The rule requiring the existence of special circumstances bringing the case under some recognized head of equity jurisdiction, should not only be insisted upon with rigor whenever the property sought to be reached constitutes, as here, assets of a deceased debtor, which have already been subjected to administration and distribution; but some satisfactory excuse should be given for the failure of the creditor to present his claim, in the mode prescribed by law, to the representative of the estate, before distribution.
Williams v. Gibbes, 17 Howard, 239, 254, 255; Pharis v. Leachman, 20 Ala. 662.
In England, courts of chancery took jurisdiction of bills against executors and administrators, for discovery and account of assets, and to reach property applicable to the payment of the debts of deceased persons, not merely from their general authority over trustees and trusts, but from the imperfect and defective power of the ecclesiastical courts. It was sufficient that a debt existed against the estate of a decedent, and that there was property which should be applied to its payment, to justify the interposition of the court; but when a distribution of the fund had been made, another creditor could not ask for a return of the moneys from the distributees or for a proportional part, if he had received notice of the original proceeding, and had been guilty of laches or unreasonable neglect.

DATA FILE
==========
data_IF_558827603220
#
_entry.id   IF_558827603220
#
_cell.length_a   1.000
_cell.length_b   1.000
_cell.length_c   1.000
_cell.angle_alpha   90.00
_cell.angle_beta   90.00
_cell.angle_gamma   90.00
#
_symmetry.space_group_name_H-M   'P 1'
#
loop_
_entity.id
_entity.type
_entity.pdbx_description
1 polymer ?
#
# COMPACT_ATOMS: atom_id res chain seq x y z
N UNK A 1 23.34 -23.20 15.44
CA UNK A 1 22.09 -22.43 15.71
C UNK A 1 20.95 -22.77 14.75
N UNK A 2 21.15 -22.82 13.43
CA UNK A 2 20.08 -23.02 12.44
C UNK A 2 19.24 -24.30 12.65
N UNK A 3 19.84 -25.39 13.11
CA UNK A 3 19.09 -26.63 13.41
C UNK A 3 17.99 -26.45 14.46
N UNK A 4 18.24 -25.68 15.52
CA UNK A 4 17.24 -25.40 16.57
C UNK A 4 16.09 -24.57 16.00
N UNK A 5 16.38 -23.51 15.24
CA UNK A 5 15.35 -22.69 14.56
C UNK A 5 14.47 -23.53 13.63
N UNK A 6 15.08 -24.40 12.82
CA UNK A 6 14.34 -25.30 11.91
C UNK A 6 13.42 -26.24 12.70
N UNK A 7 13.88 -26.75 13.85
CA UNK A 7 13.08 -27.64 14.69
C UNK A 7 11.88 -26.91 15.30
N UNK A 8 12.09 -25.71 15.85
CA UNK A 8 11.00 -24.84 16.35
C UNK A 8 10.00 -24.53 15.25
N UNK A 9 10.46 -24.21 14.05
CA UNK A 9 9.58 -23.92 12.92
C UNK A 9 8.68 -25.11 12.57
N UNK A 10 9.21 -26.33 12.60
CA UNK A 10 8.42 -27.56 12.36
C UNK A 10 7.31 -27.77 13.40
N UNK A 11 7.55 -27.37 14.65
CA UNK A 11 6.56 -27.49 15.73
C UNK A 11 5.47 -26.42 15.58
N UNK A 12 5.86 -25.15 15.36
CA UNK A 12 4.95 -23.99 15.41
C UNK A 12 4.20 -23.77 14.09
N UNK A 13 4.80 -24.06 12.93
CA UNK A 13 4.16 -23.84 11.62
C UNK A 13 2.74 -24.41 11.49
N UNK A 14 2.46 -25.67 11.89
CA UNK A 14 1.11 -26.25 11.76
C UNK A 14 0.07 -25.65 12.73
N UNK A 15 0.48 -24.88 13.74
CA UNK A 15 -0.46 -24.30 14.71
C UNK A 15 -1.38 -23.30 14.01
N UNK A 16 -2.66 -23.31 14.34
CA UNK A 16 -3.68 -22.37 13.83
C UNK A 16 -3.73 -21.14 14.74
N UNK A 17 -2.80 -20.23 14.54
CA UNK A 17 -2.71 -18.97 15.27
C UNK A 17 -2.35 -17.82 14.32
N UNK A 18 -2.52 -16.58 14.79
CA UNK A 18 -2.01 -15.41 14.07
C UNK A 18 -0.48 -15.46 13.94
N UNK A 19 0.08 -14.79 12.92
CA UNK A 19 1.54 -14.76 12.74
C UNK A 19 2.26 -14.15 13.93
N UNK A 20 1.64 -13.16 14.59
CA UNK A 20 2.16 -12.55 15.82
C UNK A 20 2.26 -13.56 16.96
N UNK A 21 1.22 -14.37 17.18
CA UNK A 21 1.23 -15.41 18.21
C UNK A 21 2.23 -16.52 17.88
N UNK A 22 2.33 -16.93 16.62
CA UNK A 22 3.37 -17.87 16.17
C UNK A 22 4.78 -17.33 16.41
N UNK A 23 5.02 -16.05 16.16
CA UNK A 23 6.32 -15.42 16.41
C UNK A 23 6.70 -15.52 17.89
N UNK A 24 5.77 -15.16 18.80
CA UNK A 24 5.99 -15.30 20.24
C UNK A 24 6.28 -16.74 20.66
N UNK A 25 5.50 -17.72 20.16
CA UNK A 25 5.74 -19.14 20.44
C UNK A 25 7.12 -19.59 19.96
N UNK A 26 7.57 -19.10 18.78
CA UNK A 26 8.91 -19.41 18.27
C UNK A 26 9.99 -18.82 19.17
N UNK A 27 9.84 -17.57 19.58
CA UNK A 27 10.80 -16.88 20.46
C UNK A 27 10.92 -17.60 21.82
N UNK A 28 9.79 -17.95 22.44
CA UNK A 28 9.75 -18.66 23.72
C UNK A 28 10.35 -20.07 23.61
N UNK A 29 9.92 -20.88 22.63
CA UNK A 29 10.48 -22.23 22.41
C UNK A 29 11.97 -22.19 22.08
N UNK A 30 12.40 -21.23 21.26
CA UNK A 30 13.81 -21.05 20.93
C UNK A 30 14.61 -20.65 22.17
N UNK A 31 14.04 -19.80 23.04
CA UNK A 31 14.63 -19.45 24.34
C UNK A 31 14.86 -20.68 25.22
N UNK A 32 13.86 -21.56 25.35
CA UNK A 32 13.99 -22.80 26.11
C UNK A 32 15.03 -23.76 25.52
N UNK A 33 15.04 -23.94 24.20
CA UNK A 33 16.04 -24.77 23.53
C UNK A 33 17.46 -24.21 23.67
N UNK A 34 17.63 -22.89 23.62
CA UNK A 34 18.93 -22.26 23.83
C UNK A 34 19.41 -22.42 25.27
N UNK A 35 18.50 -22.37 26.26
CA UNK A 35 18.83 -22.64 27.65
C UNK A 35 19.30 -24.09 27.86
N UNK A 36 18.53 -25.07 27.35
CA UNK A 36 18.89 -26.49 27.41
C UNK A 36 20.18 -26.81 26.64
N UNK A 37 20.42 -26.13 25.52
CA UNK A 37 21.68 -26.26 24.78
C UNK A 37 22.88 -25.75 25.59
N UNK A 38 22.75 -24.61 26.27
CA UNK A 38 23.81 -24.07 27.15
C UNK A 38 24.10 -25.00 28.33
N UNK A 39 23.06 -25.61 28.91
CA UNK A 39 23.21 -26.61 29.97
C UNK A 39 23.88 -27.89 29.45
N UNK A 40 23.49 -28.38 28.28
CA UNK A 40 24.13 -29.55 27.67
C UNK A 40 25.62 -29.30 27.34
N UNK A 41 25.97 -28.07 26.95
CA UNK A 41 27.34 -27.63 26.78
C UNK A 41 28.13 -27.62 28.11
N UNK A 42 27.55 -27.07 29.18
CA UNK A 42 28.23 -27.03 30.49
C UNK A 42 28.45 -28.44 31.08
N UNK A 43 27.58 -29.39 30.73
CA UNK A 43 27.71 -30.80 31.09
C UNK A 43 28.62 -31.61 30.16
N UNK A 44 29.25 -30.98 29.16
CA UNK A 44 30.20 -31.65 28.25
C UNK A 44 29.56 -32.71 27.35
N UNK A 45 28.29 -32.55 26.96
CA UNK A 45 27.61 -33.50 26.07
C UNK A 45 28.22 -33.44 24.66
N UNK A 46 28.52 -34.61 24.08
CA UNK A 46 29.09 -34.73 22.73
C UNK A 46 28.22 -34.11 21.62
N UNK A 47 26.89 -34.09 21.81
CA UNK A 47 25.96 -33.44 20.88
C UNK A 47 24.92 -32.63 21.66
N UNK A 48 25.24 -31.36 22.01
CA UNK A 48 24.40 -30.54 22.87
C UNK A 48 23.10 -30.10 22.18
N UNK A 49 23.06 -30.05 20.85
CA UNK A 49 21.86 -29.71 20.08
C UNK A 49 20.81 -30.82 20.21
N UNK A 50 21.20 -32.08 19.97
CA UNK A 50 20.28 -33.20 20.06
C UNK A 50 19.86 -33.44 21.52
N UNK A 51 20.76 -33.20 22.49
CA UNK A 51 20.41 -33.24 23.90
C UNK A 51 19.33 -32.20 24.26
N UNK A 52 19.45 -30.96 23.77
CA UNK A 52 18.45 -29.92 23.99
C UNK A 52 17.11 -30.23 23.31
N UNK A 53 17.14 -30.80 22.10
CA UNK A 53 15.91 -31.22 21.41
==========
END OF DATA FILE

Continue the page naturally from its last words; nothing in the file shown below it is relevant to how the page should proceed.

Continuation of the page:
Sawyer v. Birchmore, 1 Keen, 391.